If these DNS results are to be useful in understanding turbulence as measured in the ocean, it must be established that the model is modeling the correct process. The question of model validity comes in three parts: (1) "Does the numerical model solve the NavierStokes equations plus initial and boundary conditions accurately?", (2) "Do the simulated flows achieve Reynolds numbers high enough to be characteristic of turbulence?", and (3) "Is the simulated flow representative of turbulence as it occurs in the ocean?".
The first question has been addressed by testing conservation properties, by checking spectra for adequate spatial resolution, and by comparing results with laboratory experiments. The second question is answered in part by the magnitude of the buoyancy Reynolds number: the criterion >20 for actively mixing turbulence is well satisfied. More direct confirmation is found in the existence of a short but distinct inertial subrange (figure 5a) and in the near isotropy of the velocity gradients.
The third question is the most difficult to answer owing to the extreme sparseness of ocean turbulence observations. Figure 6 shows the evolution of several turbulence statistics in three different DNS simulations. To the right of each frame is a histogram showing the statistics of the same quantity drawn from 3425 profiles through turbulent overturns in main thermocline off Northern California.

Figure 6: Evolution of turbulence statistics in selected DNS simulations, compared with statistics drawn from observations of turbulent overturns in the ocean. Quantities compared are (a) the buoyancy Reynolds number, (b) the ratio of maximum to RMS Thorpe displacement, (c) the ratio buoyancy scale to Thorpe scale and (d) the ratio of Ozmidov to Thorpe scale. The histogram to the right of each frame gives the corresponding statistics drawn from observations in the main thermocline. 
The buoyancy Reynolds number tends to lie at the low end of the range of the observations. This result illustrates the main limitation of DNS: inability to resolve a wide range of length scales. It is significant, however, that computer size has grown to the point where realistic Reynolds number can be achieved. Also shown are experiments in which the Prandtl number was lowered in order to achieve higher . The ratio of maximum Thorpe displacement to Thorpe scale (figure 8b) characterizes the largescale geometry of the billows. This ratio remains within a very small range of values that coincides closely with the observations. A similarly close correspondence of the ratio of buoyancy scale to Thorpe scale (figure 6c) indicates that the partitioning of kinetic and potential energies in the large scales is consistent with observations. Finally, the ratio of Ozmidov to Thorpe scale (figure 6d) indicates the relationship between the energycontaining scales, the dissipation scales and the background stratification. Again we see a close correspondence with the observational statistics, although the DNS values often lie at the limits of the observed range. The latter result indicates that observational sampling methods miss both the youngest and the oldest events.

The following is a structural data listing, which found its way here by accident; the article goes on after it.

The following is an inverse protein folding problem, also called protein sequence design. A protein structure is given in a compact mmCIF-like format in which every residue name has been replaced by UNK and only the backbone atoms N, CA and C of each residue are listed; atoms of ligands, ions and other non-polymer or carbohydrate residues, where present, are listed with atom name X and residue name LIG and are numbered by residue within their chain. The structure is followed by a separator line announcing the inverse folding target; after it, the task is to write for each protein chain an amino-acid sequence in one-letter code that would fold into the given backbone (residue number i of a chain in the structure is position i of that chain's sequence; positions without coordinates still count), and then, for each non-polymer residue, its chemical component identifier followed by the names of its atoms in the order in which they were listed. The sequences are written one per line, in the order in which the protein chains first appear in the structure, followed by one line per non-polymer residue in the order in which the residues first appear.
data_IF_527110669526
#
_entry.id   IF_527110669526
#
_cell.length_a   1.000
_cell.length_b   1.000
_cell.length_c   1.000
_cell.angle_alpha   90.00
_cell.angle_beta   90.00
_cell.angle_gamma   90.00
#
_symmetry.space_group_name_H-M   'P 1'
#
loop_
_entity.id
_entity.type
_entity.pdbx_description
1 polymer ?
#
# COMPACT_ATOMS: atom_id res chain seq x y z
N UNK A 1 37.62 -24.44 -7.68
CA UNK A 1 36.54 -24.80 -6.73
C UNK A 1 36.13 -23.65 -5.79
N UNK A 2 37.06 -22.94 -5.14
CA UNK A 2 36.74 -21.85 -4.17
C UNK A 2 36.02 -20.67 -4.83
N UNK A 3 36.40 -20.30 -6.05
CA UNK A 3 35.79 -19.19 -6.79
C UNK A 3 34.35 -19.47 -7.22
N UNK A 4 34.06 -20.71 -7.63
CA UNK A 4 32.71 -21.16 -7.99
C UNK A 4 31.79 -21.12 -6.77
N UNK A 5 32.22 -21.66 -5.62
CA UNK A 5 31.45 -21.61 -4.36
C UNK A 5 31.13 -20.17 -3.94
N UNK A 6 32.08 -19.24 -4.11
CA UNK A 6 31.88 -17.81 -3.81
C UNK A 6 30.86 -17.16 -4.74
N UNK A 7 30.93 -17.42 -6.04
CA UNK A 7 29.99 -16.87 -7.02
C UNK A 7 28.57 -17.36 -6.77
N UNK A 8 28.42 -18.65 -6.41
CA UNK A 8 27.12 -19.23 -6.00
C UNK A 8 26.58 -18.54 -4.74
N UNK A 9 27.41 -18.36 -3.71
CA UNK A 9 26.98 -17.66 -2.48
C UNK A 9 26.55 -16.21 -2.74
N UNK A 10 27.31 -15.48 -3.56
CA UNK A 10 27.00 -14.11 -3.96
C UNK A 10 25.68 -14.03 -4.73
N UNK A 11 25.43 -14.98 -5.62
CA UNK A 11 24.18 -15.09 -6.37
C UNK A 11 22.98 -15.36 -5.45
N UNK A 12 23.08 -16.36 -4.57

These comparisons, and many others in the same vein, have shown that the simulated overturns cannot be distinguished from the observed overturns on the basis of presently available observational data, except that the Reynolds numbers lie at the low end of the observed range. In other words, the data is insufficient to disprove the hypothesis that the observed overturns are KelvinHelmholtz billows.
5. Mixing in laminar and turbulent flow
Figure 7(a) shows the evolution of the total and background potential energies of the flow (denoted and ). The latter quantity is the minimum potential energy achievable by spatial reordering of fluid parcels. Changes to can only be positive, and occur only as a result of mixing. The total potential energy includes both and available potential energy residing in waves and overturns. The early maximum in corresponds to the initial rollup and pairing of the KelvinHelmholtz billows. The subsequent release of available potential energy indicates the turbulent breakdown of the billow (also shown by the gray bar at the top of the figure). Eventually, waves and turbulence decay and the available potential energy drops to zero.

Figure 7: (a) Time evolution of the total and background potential energies in a simulated KH billow. (b) Time evolution of the flux coefficient: , where represents diffusion due to the background state. 
Figure 7(b) shows the evolution of the flux coefficient, , which is defined as the ratio of (adjusted slightly to remove effects of mean flow diffusion) to the TKE dissipation rate, epsilon. is thus closely related to mixing efficiency. In the initial rollup phase, mixing is highly efficient, i.e. significant mixing is occurring while very little energy is being dissipated by friction. then decreases during the transition phase, and finally asymptotes to a value very close to 0.2, the value that is traditionally assumed in the analysis of oceanographic observations.